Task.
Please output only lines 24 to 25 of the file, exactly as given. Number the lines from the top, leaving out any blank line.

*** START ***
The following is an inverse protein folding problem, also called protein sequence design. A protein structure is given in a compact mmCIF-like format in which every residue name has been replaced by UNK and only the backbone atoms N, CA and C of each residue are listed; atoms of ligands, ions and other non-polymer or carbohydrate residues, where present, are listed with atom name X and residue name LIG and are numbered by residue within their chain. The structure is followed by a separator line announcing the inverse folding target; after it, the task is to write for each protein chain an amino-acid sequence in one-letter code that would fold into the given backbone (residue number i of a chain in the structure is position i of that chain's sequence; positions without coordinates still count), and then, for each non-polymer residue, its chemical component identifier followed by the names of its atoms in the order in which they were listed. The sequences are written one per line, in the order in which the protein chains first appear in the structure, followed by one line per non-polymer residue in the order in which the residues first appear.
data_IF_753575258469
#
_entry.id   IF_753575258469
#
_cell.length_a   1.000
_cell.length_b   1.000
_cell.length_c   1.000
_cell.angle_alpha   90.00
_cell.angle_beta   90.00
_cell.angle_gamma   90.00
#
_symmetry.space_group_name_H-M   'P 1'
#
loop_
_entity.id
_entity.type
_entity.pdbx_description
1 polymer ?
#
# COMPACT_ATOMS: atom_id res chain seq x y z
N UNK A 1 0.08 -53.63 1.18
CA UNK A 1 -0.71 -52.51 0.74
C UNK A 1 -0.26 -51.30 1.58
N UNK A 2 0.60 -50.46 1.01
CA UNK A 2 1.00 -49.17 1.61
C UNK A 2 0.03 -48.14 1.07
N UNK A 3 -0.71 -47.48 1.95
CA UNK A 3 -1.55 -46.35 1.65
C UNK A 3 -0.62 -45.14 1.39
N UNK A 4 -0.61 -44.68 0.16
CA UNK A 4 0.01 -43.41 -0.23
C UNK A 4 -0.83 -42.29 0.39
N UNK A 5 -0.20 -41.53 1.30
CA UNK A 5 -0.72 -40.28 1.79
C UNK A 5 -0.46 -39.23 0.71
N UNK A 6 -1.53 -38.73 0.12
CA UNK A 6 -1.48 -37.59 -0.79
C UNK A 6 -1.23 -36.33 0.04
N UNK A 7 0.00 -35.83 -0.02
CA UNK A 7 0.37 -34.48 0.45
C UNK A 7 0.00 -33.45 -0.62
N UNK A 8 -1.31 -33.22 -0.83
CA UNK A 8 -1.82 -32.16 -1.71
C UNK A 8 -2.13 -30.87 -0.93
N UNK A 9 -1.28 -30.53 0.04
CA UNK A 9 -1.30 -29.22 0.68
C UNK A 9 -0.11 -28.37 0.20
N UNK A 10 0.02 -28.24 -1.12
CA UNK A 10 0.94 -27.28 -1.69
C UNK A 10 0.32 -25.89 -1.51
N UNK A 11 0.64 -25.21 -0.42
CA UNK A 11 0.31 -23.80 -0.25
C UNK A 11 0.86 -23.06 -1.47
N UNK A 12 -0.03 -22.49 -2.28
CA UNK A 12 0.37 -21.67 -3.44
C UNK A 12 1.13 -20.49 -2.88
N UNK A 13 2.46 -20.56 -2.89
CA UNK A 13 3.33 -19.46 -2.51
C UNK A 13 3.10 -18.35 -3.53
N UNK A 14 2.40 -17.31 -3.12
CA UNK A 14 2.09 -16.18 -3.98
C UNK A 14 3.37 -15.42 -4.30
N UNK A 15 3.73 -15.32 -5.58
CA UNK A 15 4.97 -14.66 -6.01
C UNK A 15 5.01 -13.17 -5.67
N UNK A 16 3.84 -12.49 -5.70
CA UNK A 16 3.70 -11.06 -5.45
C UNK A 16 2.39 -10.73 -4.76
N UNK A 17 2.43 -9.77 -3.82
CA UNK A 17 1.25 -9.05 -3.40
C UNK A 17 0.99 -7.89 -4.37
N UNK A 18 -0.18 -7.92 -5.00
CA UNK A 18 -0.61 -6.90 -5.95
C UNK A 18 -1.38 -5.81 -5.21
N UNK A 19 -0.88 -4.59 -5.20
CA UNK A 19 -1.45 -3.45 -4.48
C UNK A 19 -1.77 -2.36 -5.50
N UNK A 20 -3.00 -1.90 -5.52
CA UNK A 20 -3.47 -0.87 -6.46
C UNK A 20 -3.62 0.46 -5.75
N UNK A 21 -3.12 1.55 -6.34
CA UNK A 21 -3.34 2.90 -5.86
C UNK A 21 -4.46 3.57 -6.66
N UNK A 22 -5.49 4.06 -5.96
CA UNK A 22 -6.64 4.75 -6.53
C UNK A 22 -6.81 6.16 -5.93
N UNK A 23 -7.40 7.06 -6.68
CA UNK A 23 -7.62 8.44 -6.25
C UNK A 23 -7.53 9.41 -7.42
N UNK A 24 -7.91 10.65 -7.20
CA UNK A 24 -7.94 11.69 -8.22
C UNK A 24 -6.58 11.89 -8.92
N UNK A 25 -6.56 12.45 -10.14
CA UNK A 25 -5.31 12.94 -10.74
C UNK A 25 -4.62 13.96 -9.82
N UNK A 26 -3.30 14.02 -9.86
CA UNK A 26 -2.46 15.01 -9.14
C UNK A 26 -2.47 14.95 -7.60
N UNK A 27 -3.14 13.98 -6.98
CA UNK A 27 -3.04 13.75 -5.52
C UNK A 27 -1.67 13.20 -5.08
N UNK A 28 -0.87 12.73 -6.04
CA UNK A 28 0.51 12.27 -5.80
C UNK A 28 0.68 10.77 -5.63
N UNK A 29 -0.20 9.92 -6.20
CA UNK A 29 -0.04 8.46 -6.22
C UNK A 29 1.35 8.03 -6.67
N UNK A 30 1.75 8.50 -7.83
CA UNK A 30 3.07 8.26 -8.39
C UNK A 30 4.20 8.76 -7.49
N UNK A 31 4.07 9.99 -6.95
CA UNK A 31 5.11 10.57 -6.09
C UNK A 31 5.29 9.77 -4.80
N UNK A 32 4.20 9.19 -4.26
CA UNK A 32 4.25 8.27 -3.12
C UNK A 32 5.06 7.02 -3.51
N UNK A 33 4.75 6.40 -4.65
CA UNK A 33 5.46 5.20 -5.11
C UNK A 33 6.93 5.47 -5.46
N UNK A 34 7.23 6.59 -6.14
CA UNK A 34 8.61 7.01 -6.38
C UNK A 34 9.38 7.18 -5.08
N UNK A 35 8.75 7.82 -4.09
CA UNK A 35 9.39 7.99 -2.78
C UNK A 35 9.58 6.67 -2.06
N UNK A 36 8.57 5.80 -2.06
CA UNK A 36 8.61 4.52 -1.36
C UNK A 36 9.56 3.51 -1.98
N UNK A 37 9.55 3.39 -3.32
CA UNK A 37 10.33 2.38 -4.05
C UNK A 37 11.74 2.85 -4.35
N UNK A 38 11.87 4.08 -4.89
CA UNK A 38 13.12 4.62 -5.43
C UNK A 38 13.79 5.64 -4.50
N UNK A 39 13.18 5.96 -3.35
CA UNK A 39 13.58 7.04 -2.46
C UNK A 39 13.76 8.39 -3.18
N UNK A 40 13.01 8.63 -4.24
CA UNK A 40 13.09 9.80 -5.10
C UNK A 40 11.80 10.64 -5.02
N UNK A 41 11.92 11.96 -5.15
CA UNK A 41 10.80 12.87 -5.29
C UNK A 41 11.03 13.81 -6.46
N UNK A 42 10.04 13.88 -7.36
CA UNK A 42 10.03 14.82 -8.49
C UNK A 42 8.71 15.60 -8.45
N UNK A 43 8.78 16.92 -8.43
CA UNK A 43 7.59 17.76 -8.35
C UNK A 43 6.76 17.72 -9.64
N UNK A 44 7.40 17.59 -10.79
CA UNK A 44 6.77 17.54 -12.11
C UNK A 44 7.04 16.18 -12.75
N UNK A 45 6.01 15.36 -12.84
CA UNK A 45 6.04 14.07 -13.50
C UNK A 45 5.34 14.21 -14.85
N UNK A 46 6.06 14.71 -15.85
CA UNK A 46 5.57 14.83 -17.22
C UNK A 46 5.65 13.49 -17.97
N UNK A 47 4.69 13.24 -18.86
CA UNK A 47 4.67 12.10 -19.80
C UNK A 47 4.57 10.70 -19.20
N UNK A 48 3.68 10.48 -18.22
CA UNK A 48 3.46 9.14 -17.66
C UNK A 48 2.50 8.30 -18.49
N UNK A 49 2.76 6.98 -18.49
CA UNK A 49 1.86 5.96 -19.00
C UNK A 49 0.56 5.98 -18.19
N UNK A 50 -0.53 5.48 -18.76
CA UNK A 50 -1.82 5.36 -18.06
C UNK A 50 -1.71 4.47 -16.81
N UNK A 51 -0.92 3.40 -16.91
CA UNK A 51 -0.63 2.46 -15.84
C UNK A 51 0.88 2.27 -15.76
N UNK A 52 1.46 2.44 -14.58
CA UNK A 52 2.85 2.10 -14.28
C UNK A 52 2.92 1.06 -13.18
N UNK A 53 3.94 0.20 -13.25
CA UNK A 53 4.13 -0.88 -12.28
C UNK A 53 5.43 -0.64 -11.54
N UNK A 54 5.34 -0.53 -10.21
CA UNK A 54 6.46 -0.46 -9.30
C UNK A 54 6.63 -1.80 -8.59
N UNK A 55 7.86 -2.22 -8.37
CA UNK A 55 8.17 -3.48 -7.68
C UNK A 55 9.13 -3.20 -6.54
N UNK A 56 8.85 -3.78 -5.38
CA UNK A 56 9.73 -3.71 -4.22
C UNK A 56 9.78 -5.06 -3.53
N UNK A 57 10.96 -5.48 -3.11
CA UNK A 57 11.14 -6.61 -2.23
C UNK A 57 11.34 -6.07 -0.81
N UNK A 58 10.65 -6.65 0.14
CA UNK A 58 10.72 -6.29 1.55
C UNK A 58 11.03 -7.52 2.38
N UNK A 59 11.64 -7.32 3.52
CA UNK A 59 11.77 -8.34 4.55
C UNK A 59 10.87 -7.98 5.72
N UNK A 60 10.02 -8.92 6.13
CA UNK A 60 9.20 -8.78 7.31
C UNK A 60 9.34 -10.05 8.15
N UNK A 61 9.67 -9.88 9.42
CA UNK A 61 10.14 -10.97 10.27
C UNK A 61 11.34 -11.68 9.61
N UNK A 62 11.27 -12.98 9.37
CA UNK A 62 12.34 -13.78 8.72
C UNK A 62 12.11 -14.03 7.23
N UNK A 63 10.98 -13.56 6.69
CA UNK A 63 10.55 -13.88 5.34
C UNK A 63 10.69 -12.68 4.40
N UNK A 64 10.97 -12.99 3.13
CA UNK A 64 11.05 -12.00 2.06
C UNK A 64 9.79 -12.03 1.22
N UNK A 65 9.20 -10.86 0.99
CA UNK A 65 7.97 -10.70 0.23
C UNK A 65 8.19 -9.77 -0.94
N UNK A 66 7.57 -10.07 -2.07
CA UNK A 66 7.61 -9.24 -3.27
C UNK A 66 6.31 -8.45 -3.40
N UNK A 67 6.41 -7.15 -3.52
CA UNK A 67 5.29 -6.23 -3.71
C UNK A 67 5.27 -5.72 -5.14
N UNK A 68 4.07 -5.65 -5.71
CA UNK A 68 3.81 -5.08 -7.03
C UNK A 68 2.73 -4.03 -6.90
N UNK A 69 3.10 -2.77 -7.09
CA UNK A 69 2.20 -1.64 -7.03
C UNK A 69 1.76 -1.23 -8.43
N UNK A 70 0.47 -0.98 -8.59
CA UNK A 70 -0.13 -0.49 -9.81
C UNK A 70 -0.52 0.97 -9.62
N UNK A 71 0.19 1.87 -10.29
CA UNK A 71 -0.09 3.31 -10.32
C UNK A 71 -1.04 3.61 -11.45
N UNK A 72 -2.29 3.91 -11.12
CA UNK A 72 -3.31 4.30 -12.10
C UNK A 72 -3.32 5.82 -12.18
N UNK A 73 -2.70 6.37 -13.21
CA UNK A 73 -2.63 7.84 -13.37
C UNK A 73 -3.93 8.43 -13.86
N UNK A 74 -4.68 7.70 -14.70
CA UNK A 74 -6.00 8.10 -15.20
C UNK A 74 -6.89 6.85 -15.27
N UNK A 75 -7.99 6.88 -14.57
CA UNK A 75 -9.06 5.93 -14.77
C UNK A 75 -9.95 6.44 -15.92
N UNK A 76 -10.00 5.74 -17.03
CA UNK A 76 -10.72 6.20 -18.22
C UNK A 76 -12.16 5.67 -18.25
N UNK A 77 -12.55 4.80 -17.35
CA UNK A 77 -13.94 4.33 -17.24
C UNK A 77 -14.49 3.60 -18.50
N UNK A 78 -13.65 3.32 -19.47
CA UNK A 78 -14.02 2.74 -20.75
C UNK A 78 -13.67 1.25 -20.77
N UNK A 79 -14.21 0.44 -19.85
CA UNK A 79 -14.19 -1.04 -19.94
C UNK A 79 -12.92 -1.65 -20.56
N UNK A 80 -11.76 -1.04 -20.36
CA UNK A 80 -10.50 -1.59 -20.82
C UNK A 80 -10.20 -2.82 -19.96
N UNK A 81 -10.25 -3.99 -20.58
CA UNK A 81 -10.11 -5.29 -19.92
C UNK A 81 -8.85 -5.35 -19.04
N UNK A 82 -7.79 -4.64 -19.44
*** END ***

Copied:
C UNK A 1 -0.26 -51.30 1.58
N UNK A 2 0.60 -50.46 1.01